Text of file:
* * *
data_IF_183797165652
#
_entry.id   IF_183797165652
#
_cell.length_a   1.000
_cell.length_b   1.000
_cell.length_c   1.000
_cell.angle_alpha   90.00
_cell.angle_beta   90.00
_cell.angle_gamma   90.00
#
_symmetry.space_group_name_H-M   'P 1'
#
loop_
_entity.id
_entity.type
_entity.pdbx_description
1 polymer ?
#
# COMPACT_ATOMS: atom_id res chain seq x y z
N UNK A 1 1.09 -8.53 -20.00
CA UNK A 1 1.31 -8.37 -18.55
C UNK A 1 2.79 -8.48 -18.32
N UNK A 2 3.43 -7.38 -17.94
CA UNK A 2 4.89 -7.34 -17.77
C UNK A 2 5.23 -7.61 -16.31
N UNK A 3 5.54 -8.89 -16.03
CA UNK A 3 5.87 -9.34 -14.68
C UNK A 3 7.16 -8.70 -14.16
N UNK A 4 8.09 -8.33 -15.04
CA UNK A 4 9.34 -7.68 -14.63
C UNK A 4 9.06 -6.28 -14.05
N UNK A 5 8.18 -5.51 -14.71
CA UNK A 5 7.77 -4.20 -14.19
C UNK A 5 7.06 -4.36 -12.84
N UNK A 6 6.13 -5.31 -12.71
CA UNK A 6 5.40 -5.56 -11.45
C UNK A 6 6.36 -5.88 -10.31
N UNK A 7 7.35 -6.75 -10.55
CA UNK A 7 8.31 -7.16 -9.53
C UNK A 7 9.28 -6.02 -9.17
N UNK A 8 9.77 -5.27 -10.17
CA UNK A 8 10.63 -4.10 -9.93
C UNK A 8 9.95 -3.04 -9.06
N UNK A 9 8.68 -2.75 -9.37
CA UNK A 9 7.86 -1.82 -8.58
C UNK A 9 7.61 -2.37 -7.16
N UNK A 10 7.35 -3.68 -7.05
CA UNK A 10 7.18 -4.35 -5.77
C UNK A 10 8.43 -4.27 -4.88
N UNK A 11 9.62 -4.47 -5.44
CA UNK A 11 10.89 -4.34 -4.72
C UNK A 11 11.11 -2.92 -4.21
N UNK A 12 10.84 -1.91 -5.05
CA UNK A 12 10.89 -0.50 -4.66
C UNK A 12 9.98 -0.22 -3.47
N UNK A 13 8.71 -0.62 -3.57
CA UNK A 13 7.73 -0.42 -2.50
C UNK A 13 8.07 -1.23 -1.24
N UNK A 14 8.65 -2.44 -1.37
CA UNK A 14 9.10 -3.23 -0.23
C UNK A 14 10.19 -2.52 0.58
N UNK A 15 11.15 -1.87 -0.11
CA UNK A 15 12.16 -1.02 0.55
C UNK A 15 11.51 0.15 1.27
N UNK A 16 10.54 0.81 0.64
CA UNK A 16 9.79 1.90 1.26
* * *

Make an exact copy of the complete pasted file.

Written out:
data_IF_183797165652
#
_entry.id   IF_183797165652
#
_cell.length_a   1.000
_cell.length_b   1.000
_cell.length_c   1.000
_cell.angle_alpha   90.00
_cell.angle_beta   90.00
_cell.angle_gamma   90.00
#
_symmetry.space_group_name_H-M   'P 1'
#
loop_
_entity.id
_entity.type
_entity.pdbx_description
1 polymer ?
#
# COMPACT_ATOMS: atom_id res chain seq x y z
N UNK A 1 1.09 -8.53 -20.00
CA UNK A 1 1.31 -8.37 -18.55
C UNK A 1 2.79 -8.48 -18.32
N UNK A 2 3.43 -7.38 -17.94
CA UNK A 2 4.89 -7.34 -17.77
C UNK A 2 5.23 -7.61 -16.31
N UNK A 3 5.54 -8.89 -16.03
CA UNK A 3 5.87 -9.34 -14.68
C UNK A 3 7.16 -8.70 -14.16
N UNK A 4 8.09 -8.33 -15.04
CA UNK A 4 9.34 -7.68 -14.63
C UNK A 4 9.06 -6.28 -14.05
N UNK A 5 8.18 -5.51 -14.71
CA UNK A 5 7.77 -4.20 -14.19
C UNK A 5 7.06 -4.36 -12.84
N UNK A 6 6.13 -5.31 -12.71
CA UNK A 6 5.40 -5.56 -11.45
C UNK A 6 6.36 -5.88 -10.31
N UNK A 7 7.35 -6.75 -10.55
CA UNK A 7 8.31 -7.16 -9.53
C UNK A 7 9.28 -6.02 -9.17
N UNK A 8 9.77 -5.27 -10.17
CA UNK A 8 10.63 -4.10 -9.93
C UNK A 8 9.95 -3.04 -9.06
N UNK A 9 8.68 -2.75 -9.37
CA UNK A 9 7.86 -1.82 -8.58
C UNK A 9 7.61 -2.37 -7.16
N UNK A 10 7.35 -3.68 -7.05
CA UNK A 10 7.18 -4.35 -5.77
C UNK A 10 8.43 -4.27 -4.88
N UNK A 11 9.62 -4.47 -5.44
CA UNK A 11 10.89 -4.34 -4.72
C UNK A 11 11.11 -2.92 -4.21
N UNK A 12 10.84 -1.91 -5.05
CA UNK A 12 10.89 -0.50 -4.66
C UNK A 12 9.98 -0.22 -3.47
N UNK A 13 8.71 -0.62 -3.57
CA UNK A 13 7.73 -0.42 -2.50
C UNK A 13 8.07 -1.23 -1.24
N UNK A 14 8.65 -2.44 -1.37
CA UNK A 14 9.10 -3.23 -0.23
C UNK A 14 10.19 -2.52 0.58
N UNK A 15 11.15 -1.87 -0.11
CA UNK A 15 12.16 -1.02 0.55
C UNK A 15 11.51 0.15 1.27
N UNK A 16 10.54 0.81 0.64
CA UNK A 16 9.79 1.90 1.26